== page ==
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Our Street

November 7, 2012

Day 7 of 30 Days of Gratitude

I am thankful for the neighbors on our street.

One of the big reasons we decided to leave the house that Curtis built (and I helped with and loved), was the lack of community on our street.  After four years, we didn’t feel very connected with many of our neighbors–there were a couple we got to know and enjoyed talking to, but it was pretty lonely out there on the hill in Far East Austin.  As we looked at new houses, we judged a house by how many people we saw outside on the street.  This wasn’t totally fair, since we usually looked at houses over lunch in the middle of work day, but it was an indicator any way.  Eventually, we settled on our current house.

While I can find faults and discontent with our house if I let myself, I can’t find much with our street and our neighbors.  By current count we are up to 12 kids on our street (out of 11 houses).  When we bought the house, there weren’t any kids.  Our kids race bikes up and down the street, take each other for “train rides” in a wagon, play policemen and scallywags, play soccer and hockey in the middle of the street, and spend time running into each other houses and stealing toys (wait, that’s just my kids that do that).  In addition to the 12 kids, we have four houses whose kids are already raised and moved out.  Grandchildren come and visit three of those houses and we know all five of those kids names too.  Our next door neighbor has looked into my kids’ ears and throats countless times, catching many ear infections/strep cases I may have just ignored.  On the other side, our Persian/Indian neighbor has made yummy Indian food for us to prove there are ways we love okra.  A little bit up is another neighbor whose boys are in college and has no grandchildren yet.  More than once, she’s taken a couple of my kids around the block with her to walk her dogs.  That’s been a life saver more than once, when I’ve needed just a few quiet moments in the afternoon to work on supper.  I won’t admit to how many neighbors I’ve borrowed eggs, spices, sugar, and many more random ingredients from when I’ve been in a pinch.  Another neighbor gave me permission to trim her overgrown parsley plant whenever I needed some and I begged neighbors to take some basil off of my plant.  At some point, four of us have gotten CSA boxes from the same farm, so we trade veggies and share recipes.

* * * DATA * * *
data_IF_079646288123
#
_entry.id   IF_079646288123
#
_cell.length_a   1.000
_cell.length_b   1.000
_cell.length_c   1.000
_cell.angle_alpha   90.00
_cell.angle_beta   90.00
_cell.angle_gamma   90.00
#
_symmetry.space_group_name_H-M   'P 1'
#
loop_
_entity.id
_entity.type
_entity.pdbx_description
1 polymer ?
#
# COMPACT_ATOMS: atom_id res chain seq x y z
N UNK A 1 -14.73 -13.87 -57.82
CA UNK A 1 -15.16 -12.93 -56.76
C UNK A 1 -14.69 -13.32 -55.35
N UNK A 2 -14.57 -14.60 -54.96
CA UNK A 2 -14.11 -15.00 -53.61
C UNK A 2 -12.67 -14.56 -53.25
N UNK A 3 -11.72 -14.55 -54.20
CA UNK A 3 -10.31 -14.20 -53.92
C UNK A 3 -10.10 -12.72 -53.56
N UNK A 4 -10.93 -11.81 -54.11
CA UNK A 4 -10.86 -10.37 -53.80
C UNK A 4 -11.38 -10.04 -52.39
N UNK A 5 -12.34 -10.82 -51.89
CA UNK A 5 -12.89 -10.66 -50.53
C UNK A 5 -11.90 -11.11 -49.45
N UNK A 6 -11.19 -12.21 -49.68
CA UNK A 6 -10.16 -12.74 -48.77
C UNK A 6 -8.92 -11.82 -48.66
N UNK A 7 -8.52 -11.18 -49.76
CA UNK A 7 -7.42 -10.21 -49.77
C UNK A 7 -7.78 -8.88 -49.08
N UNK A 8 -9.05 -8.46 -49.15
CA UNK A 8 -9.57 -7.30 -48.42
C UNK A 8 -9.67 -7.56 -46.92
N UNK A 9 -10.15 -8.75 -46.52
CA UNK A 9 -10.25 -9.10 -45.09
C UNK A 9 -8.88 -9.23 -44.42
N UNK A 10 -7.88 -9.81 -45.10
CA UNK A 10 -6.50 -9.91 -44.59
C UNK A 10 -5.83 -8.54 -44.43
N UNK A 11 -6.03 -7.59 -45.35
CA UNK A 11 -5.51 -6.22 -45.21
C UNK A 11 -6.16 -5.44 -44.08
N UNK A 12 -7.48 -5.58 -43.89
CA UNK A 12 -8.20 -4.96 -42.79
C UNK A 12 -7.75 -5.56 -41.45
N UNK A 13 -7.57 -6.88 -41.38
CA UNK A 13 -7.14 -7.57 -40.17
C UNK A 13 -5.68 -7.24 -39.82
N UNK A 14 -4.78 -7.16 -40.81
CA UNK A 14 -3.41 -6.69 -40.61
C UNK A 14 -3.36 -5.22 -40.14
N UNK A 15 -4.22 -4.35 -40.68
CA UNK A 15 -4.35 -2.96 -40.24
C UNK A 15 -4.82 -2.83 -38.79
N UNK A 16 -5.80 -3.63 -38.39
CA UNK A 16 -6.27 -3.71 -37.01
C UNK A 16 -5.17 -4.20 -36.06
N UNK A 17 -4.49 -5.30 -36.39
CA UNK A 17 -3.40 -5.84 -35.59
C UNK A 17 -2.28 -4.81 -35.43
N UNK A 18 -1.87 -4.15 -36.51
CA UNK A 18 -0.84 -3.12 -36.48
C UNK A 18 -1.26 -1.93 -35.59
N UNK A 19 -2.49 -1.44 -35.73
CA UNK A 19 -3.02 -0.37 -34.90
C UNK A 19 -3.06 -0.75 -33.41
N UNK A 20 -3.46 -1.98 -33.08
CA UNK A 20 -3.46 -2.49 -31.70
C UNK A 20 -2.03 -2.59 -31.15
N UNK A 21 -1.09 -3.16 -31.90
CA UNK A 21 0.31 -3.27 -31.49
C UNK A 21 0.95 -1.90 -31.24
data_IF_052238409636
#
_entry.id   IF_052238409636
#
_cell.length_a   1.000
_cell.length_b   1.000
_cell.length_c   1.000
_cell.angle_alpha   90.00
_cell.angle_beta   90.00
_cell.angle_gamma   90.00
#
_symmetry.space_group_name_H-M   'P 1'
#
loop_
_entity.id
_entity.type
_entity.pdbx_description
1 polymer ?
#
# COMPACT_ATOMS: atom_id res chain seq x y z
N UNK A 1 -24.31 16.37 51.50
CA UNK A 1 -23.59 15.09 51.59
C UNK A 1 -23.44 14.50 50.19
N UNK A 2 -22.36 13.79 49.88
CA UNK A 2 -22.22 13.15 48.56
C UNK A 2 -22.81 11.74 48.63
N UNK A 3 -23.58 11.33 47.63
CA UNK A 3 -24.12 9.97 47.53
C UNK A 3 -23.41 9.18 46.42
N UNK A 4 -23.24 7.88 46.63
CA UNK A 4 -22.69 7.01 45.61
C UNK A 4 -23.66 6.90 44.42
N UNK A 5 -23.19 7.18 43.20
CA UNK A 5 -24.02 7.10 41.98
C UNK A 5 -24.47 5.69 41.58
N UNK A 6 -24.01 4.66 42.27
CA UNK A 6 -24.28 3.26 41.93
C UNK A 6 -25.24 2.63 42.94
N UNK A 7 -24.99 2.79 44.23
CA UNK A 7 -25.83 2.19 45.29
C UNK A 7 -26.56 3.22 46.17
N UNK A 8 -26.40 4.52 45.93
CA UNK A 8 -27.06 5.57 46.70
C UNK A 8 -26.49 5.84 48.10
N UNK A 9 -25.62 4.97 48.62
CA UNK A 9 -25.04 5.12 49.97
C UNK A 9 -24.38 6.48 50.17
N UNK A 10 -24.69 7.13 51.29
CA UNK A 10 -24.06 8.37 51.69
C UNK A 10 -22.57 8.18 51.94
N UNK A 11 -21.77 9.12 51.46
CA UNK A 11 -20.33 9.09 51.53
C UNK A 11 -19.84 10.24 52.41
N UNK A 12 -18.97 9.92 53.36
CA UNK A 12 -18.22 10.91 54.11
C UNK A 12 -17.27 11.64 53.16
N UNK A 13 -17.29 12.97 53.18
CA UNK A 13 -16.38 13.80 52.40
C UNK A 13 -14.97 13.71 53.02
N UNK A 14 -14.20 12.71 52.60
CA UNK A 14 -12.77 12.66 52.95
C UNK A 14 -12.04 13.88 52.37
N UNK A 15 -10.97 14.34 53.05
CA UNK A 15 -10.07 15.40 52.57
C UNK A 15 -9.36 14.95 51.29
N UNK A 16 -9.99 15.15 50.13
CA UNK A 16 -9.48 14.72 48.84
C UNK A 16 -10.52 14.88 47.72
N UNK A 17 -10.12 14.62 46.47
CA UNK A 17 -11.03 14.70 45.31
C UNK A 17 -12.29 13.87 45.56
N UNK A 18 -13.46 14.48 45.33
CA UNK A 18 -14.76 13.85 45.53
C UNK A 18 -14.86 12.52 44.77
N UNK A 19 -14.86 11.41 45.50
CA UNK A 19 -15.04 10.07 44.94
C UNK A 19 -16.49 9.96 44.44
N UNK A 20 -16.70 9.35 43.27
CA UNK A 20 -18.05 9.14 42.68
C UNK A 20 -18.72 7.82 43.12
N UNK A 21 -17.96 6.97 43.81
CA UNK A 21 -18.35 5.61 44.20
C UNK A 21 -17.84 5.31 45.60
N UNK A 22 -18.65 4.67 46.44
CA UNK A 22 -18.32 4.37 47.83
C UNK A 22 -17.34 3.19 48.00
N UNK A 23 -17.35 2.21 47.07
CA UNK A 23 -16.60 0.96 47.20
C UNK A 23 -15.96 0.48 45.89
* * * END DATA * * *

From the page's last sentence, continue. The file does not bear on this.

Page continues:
It’s that kind of street—it feels like a real community–and a bit of a ethnically, politically, and religiously diverse community at that.  It was exactly what we were dreaming of when we looked for new houses.  God is good.

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